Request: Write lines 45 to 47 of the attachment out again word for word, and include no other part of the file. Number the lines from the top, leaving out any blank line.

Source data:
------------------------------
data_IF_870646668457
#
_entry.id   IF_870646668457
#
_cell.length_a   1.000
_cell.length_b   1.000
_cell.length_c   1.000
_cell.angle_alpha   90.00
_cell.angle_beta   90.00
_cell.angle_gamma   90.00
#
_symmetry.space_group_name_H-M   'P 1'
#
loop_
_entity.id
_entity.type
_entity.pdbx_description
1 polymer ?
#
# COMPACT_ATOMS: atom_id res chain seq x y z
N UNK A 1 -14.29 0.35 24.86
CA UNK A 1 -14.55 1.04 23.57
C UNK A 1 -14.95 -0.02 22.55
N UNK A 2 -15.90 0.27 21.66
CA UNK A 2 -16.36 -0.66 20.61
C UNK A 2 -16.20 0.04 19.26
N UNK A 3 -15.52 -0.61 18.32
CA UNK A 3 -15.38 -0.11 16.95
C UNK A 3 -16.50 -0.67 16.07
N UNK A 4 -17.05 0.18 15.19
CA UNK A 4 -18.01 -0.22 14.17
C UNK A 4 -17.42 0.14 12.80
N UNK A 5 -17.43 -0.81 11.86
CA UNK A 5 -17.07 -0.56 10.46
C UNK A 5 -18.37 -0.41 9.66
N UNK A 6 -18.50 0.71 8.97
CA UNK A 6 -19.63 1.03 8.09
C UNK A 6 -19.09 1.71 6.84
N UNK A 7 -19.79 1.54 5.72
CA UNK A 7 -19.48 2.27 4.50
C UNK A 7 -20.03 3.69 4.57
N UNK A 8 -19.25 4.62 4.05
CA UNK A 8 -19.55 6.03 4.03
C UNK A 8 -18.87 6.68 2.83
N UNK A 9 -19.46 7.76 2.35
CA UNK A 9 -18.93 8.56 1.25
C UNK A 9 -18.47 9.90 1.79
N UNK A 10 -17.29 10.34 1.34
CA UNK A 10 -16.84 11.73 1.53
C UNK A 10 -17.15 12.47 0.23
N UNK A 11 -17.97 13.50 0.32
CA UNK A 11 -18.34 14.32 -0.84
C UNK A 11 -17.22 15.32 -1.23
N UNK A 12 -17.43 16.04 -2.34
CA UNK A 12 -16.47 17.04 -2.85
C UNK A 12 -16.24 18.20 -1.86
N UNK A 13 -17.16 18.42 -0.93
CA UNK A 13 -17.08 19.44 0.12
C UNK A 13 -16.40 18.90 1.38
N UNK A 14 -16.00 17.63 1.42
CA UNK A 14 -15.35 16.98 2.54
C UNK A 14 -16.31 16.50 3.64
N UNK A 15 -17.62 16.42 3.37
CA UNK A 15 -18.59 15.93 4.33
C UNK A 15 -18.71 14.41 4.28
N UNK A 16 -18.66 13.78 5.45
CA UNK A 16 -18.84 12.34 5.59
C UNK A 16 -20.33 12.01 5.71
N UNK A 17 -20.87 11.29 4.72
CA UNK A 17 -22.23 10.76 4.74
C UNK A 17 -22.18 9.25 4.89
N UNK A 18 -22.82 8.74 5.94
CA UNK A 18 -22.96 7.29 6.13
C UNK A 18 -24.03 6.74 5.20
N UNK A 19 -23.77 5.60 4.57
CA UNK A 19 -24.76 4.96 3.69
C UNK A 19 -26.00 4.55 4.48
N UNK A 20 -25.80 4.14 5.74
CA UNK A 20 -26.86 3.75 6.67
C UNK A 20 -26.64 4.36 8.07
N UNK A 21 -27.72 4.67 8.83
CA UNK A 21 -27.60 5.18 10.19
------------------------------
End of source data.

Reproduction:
N UNK A 9 -19.46 7.76 2.35
CA UNK A 9 -18.93 8.56 1.25
C UNK A 9 -18.47 9.90 1.79